Fire iron

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A fancy brass fireplace poker.
Freshly forged iron fireplace pokers.

A fire iron is any metal instrument for tending a fire.

Types[edit]

There are three types of tools commonly used to tend a small fire, such as an indoor fireplace fire or yule log, the spade, the tongs and the poker itself. These tools make it possible to handle a fire without risk of burns or blisters.

A fireplace poker, (also known as a fire iron) is a short, rigid rod made of fireproof material used to adjust coal and wood fuel burning in a fireplace, and can be used to stir up a fire. A fireplace poker is usually metallic and has a point at one end for pushing burning materials (or a hook for pulling/raking, or a combination) and a handle at the opposite end, sometimes with an insulated grip. Iron is the most popular metal from which the pokers are wrought. Brass is a more expensive alternative for a home poker set.[1]

A slice bar has a flatter tip and can be used to stir up the fire or to clear the grates of ashes. Other fires irons include the fire rake (not to be confused with the firefighter's tool), fire tongs and fire shovel.

Many fireplace sets also include a small broom for sweeping up ash.

Japan[edit]

In Japan, traditional fire-tending device for a Japanese brazier (hibachi) is a pair of long metal chopsticks, called hibashi (火箸, fire chopsticks), used to pick up and manipulate the charcoal.

Outdoor use[edit]

Large bonfires are not amenable to the use of tools of the size commonly used in an indoor fireplace. However some individuals have been known to weld rebar into clever shapes to move the wood in a moderately large bonfire.

Steam locomotives[edit]

As a steam locomotive runs, by-products are produced by the coal fire such as ash and clinker. If these waste products are allowed to build up in the fire, it would have an adverse effect on the performance of the locomotive. A fireman will employ various fire irons in order to clean the fire, whilst the locomotive stands. Below is a list of different types of fire iron that would typically be carried aboard a locomotive during operation. Note: not all the fire irons listed would be carried at once, only the ones needed:

  • dart: The dart is a long straight fire iron that is used to break up coal that has caked together or to search for clinker
  • curved iron: The curved iron is a fire iron that is curved at the end. It is used to manipulate the fire so as to remove ash and clinker. This can be accomplished by either moving the good fire to one side so ash and clinker may be accessed or it may be used to knock ash through the ash pan without disturbing the fire.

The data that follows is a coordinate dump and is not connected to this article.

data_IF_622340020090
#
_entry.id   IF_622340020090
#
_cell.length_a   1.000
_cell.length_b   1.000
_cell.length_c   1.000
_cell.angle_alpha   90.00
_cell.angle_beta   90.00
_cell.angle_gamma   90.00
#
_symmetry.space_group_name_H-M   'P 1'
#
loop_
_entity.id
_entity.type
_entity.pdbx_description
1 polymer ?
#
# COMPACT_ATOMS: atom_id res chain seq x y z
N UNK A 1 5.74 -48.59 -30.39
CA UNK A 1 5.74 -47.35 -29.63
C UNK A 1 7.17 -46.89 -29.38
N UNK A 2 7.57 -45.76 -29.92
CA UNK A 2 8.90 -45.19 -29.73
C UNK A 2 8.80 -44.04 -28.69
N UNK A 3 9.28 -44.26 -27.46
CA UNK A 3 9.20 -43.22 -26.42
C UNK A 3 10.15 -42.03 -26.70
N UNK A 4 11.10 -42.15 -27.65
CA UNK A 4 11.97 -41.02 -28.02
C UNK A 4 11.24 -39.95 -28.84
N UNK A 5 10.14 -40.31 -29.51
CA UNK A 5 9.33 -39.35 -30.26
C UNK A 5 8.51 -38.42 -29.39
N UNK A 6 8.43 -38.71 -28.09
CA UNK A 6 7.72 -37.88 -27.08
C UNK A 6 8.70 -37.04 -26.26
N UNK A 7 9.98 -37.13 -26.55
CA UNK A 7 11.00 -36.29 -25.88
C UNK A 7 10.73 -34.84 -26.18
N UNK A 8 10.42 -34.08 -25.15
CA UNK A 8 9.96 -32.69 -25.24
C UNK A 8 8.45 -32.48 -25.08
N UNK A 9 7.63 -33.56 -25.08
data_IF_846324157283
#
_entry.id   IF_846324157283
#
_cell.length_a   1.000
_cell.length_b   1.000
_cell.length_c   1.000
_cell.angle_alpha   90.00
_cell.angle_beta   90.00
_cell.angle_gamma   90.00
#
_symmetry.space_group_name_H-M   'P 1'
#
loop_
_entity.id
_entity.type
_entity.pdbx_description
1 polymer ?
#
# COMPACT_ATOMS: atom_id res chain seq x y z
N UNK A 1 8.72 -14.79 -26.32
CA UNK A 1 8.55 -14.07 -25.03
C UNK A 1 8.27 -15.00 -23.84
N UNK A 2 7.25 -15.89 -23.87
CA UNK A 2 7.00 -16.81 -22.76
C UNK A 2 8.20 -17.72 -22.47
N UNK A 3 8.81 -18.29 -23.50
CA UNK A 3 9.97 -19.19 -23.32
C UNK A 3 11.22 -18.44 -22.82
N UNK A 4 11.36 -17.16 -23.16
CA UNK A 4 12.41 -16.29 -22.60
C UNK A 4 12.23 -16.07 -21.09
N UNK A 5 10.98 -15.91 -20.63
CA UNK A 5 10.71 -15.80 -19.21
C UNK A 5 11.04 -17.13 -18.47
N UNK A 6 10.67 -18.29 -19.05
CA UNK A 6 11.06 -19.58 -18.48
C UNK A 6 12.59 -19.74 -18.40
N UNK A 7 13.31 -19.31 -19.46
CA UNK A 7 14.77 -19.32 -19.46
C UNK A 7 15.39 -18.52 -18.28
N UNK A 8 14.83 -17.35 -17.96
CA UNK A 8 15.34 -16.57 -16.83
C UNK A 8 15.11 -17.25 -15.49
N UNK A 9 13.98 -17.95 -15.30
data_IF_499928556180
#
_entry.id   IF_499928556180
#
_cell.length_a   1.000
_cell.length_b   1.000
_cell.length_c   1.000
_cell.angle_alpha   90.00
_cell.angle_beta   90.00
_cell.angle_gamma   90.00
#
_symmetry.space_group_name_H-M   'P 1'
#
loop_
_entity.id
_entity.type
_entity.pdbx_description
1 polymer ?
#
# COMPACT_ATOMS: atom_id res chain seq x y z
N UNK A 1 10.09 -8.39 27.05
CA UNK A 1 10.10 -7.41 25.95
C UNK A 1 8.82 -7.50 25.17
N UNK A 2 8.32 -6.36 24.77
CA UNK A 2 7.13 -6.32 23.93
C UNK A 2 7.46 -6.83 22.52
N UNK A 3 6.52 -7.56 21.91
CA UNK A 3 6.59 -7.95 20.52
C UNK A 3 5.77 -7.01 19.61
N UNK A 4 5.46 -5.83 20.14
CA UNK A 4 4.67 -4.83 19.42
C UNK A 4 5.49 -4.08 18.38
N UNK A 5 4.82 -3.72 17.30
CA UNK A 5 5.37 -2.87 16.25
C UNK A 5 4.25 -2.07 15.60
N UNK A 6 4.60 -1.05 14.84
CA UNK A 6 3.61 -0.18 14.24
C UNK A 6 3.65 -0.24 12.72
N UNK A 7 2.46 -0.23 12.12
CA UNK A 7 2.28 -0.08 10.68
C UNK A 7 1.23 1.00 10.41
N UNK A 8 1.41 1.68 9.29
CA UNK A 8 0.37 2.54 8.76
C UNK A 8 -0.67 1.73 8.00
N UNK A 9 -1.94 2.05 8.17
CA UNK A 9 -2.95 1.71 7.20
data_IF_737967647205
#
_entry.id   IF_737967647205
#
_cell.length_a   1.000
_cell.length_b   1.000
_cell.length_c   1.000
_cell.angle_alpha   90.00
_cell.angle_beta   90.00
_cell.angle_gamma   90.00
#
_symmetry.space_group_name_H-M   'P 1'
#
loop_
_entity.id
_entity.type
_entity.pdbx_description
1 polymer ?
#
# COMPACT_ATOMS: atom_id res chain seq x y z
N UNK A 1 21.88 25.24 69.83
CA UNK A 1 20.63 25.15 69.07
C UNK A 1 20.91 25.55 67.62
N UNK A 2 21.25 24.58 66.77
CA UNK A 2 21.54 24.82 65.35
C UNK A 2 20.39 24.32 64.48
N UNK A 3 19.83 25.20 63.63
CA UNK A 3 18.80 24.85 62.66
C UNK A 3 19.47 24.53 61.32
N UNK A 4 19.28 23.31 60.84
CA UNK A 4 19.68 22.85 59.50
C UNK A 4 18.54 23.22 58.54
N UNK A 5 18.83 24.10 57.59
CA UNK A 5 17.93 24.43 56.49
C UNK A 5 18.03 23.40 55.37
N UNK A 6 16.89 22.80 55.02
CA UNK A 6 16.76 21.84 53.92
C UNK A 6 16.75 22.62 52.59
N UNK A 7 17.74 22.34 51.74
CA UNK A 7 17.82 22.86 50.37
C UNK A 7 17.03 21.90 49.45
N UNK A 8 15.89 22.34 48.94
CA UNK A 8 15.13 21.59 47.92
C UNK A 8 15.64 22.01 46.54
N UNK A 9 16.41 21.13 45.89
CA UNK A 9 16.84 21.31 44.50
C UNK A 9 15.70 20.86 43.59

• t-iron: The t-iron has the same function as the curved iron, the main difference being it has a curved stem allowing the fireman to clean underneath the fire door.
  • clinker shovel: The clinker shovel is employed to removed clinker or other waste products that are too large to fit through the gaps in the firebars. It may also be employed to remove cold waste products before lighting a new fire.
  • ashpan rake: The ashpan rake has a metal piece attached to the end of a rod and is used to withdraw ash from the ashpan to prevent it from becoming clogged.[2]

History[edit]

The earliest and most primitive pokers were likely made from the same material as the fuel (that is, wood in the form of a hefty branch). This ersatz wooden-type fire-tool may be called a poker or a "firestick" in colloquial terminology. The first[citation needed] successful mass production of stokers as a part of an entire fireplace-regalia set was designed and manufactured in Cape Girardeau, Missouri by the RL Hendrickson Manufacturing Corporation in 1898 at a cost of US$1. Today, one of the sets in fair condition can garner more than US$3500 at auction.

See also[edit]

Edward II of England, popular yet largely-uncorroborated story of how a poker may have led to a monarch's death.

References[edit]

  1. ^ "Blacksmith Fundamentals".
  2. ^ results, search (2015-03-12). How a Steam Locomotive Works: a New Guide. Ian Allan Publishing. pp. 36–37. ISBN 9780711038141.